• Grade 6: Multiple crux sections. Vertical ice may not have adequate protection. Good mental attitude and solid technique necessary. May require a bivvy on route and be a long way from civilization.
  • Grade 7: Vertical ice/rock which may not have adequate protection. Rock grades in the high 20s (Ewbank). Climb may be in remote area. May require a bivvy on route.

Darrans system

The Darrans system was introduced by Alan Uren and Craig Jefferies to grade winter routes in their The Darran Mountains guidebook (2006). This system introduces a ‘commitment’ grade to indicate the overall seriousness of a route, alongside technical grades.

  • I–II: A short to medium day; generally low risk of objective danger on access, route and descent; relatively close to shelter (camp or hut).
  • III: A long day; moderate objective danger possible on access, route and descent; may be several hours from hut or camp.
  • IV: Speed and efficiency needed to complete in a day; access, route and descent may involve known objective hazards; may require lengthy return to hut or camp.
  • V: Bivvy gear required; access, route and descent may require lengthy exposure to objective hazards; may require lengthy return to hut or camp.
  • VI: Multi-day route; access, route and descent may require lengthy exposure to objective hazards which may be difficult to assess; no helicopter access possible; may require lengthy return to hut or camp, or descent into adjoining catchment.

For snow, ice and mixed climbing, technical ratings broadly match those listed above in the Mt Cook system. Rock difficulties are rated using the Ewbank system (see below). Aid, water ice (WI) and mixed (M) systems may also be employed.

For technical alpine routes (about grade 4 and above on the Mt Cook system) this is now the recommended system to use in the New Zealand mountains.

Ewbank

The open-ended Ewbank system grades the technical difficulty of rock climbs in Australia and New Zealand.

Aid

Aid climbing is rare in the New Zealand mountains. ‘Original’ rather than ‘New Wave’ aid ratings are used. (See the American Alpine Journal grade comparison chart.)

  • A0: Occasional aid moves often done without aiders (etriers) or climbed on fixed gear.
  • A1: All placements are solid and easy.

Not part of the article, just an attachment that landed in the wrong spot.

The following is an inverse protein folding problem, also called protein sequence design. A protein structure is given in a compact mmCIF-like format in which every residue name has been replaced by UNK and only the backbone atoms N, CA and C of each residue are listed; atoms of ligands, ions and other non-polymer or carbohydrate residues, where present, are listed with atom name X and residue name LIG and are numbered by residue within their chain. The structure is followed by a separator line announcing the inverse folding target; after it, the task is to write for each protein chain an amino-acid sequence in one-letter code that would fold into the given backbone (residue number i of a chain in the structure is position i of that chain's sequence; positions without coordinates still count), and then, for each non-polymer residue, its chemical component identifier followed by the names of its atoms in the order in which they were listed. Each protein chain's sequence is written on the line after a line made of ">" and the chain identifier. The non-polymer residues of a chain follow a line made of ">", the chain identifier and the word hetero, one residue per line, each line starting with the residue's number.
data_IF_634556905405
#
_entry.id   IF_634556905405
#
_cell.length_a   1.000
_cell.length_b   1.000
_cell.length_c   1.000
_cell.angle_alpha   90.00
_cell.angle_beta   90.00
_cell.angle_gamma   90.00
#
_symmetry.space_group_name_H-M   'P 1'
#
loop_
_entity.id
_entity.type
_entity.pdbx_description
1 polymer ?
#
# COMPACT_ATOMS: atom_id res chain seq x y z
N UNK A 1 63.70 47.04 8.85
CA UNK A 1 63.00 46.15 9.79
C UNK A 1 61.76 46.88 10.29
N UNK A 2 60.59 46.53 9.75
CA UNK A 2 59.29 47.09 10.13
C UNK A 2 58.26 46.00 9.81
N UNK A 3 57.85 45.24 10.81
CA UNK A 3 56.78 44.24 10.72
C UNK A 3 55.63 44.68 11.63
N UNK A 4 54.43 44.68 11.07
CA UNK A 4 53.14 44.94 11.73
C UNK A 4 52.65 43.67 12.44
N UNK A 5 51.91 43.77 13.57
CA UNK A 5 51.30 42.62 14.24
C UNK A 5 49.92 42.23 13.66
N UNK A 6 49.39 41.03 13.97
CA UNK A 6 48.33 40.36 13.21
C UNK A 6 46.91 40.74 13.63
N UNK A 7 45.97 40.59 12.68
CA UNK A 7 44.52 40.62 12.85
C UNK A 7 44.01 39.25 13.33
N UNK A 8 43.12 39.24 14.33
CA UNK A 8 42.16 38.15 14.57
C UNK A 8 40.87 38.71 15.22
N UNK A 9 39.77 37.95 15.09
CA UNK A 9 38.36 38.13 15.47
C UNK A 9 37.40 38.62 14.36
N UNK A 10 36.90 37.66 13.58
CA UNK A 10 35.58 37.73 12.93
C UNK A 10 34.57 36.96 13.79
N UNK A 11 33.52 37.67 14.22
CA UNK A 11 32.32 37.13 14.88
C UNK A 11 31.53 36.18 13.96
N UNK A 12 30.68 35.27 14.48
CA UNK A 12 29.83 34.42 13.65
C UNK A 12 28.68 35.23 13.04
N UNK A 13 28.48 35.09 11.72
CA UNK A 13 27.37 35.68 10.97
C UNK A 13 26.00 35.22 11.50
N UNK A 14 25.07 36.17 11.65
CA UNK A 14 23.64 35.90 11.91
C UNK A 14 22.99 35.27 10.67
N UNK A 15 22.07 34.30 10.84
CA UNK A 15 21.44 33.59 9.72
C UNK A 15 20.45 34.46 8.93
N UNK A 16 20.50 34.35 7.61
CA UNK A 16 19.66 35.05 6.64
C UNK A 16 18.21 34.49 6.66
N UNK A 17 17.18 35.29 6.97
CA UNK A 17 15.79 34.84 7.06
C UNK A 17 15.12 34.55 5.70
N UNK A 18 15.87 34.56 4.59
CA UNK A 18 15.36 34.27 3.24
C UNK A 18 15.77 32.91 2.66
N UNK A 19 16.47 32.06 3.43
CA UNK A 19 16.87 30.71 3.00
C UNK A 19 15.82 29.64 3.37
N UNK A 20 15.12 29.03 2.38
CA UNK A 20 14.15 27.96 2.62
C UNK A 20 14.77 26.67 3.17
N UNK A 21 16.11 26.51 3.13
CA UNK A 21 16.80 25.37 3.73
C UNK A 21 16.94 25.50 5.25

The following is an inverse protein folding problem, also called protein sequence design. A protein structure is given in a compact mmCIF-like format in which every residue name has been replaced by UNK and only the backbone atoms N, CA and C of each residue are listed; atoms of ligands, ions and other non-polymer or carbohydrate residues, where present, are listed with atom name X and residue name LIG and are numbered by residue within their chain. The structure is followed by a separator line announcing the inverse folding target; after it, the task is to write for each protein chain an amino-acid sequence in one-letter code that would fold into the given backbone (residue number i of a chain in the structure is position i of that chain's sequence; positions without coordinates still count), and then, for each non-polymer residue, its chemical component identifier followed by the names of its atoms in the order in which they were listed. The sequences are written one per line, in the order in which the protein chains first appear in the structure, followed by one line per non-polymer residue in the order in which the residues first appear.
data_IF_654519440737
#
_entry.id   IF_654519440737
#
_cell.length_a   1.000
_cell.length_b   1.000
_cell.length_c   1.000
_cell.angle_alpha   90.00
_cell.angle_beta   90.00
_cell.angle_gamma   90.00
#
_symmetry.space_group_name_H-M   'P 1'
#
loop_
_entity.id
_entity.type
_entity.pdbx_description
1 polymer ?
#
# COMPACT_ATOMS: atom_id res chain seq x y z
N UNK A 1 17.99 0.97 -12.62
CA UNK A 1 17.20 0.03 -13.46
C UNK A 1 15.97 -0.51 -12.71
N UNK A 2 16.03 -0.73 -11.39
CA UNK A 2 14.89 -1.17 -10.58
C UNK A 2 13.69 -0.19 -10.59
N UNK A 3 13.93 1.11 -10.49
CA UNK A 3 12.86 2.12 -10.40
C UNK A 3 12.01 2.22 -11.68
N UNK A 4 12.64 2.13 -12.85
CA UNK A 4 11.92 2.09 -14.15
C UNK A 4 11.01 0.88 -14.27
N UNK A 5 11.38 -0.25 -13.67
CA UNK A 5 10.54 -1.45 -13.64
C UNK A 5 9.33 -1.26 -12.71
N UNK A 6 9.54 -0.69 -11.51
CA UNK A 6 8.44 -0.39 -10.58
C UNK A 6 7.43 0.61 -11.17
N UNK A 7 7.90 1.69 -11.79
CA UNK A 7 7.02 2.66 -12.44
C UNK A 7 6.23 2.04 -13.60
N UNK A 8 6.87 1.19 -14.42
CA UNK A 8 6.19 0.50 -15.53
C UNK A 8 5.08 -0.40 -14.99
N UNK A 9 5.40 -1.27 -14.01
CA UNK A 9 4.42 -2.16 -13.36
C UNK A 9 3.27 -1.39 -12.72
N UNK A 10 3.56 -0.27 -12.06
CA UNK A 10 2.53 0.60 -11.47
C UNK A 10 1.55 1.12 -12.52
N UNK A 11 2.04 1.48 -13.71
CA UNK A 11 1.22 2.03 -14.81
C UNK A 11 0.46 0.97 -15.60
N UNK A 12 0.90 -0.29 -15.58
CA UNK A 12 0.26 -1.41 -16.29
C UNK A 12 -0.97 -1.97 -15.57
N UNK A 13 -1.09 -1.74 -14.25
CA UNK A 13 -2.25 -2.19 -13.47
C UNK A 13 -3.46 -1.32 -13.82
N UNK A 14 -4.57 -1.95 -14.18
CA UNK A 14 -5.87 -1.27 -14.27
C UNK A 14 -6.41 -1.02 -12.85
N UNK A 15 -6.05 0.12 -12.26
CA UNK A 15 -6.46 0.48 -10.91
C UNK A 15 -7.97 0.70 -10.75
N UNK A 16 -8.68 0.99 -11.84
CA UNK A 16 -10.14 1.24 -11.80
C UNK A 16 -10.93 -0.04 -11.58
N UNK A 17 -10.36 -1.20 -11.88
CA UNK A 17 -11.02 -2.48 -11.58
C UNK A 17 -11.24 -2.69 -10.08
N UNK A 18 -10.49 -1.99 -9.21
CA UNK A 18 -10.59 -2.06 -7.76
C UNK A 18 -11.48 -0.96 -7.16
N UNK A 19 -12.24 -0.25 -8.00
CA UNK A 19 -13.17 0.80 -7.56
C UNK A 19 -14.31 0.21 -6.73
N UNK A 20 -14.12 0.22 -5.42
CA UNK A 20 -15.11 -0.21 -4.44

• A2: Good placements, but sometimes tricky.
  • A3: Many difficult, insecure placements, but with little risk.
  • A4: Many placements in a row that hold nothing more than body weight.
  • A5: Enough body-weight placements in a row that one failure results in a fall of at least 20 metres.

Water Ice

Water Ice (WI) grades are usually applied to shorter pure ice routes, but may be useful to grade the technical difficulty of ice on alpine routes. Grade indications are from the American Alpine Journal grade comparison chart.

  • WI1: Low angle ice; no tools required.
  • WI2: Consistent 60º ice with possible bulges; good protection.
  • WI3: Sustained 70º with possible long bulges of 80º–90º; reasonable rests and good stances for placing screws.
  • WI4: Continuous 80º ice fairly long sections of 90º ice broken up by occasional rests.
  • WI5: Long and strenuous, with a ropelength of 85º-90º ice offering few good rests; or a shorter pitch of thin or bad ice with protection that’s difficult to place.
  • WI6: A full ropelength of near-90º ice with no rests, or a shorter pitch even more tenuous than WI 5. Highly technical.

Mixed

M grades are used when dry tooling – climbing rock (and usually also ice) with crampons and ice tools. Grade indications are from the American Alpine Journal grade comparison chart.

  • M1–3: Easy. Low angle; usually no tools.
  • M4: Slabby to vertical with some technical dry tooling.
  • M5: Some sustained vertical dry tooling.
  • M6: Vertical to overhanging with difficult dry tooling.
  • M7: Overhanging; powerful and technical dry tooling; less than 10m of hard climbing.
  • M8: Some nearly horizontal overhangs requiring very powerful and technical dry tooling; bouldery or longer cruxes than M7.
  • M9: Either continuously vertical or slightly overhanging with marginal or technical holds, or a juggy roof of 2 to 3 body lengths.
  • M10: At least 10 metres of horizontal rock or 30 meters of overhanging dry tooling with powerful moves and no rests.
  • M11: A ropelength of overhanging gymnastic climbing, or up to 15 metres of roof.
  • M12: M11 with bouldery, dynamic moves and tenuous technical holds.
Why is the Alpine Club leading this?

First of all, we need to make it clear that this project is for the whole community. Check out the terms of the Creative Commons License we use, to see how anyone can re-use the information under appropriate terms.

Supporting Climbing, Improving Access and Encouraging a Climbing Community are key goals of the NZAC. Just as the bolting fund helps motivated people put up routes to benefit all, this website can help motivated people publish information to benefit all of us.

The NZAC has the resources to start this off and keep it going. The NZAC have information that could be shared better and a network of volunteers to support this in the long term. Keeping something like this going long term is hard work.

What are the long term plans?

Keep the community updating information, and keep sharing it with everyone. Supporting climbing, improving access and encouraging a climbing community.

Why has the Alpine Club retained rights to authorise commercial use?

We don’t know what the future will hold, and we want to ensure we are in a position to support uses of the information that are in the best interests of the community. Perhaps someone wants to spend time to develop a commercial guidebook or iPhone Application in the future, we don’t want to be in a situation where we can’t support it. Of course, non-commercial use is permitted under the terms of the Creative Commons License.

This site is a beta version.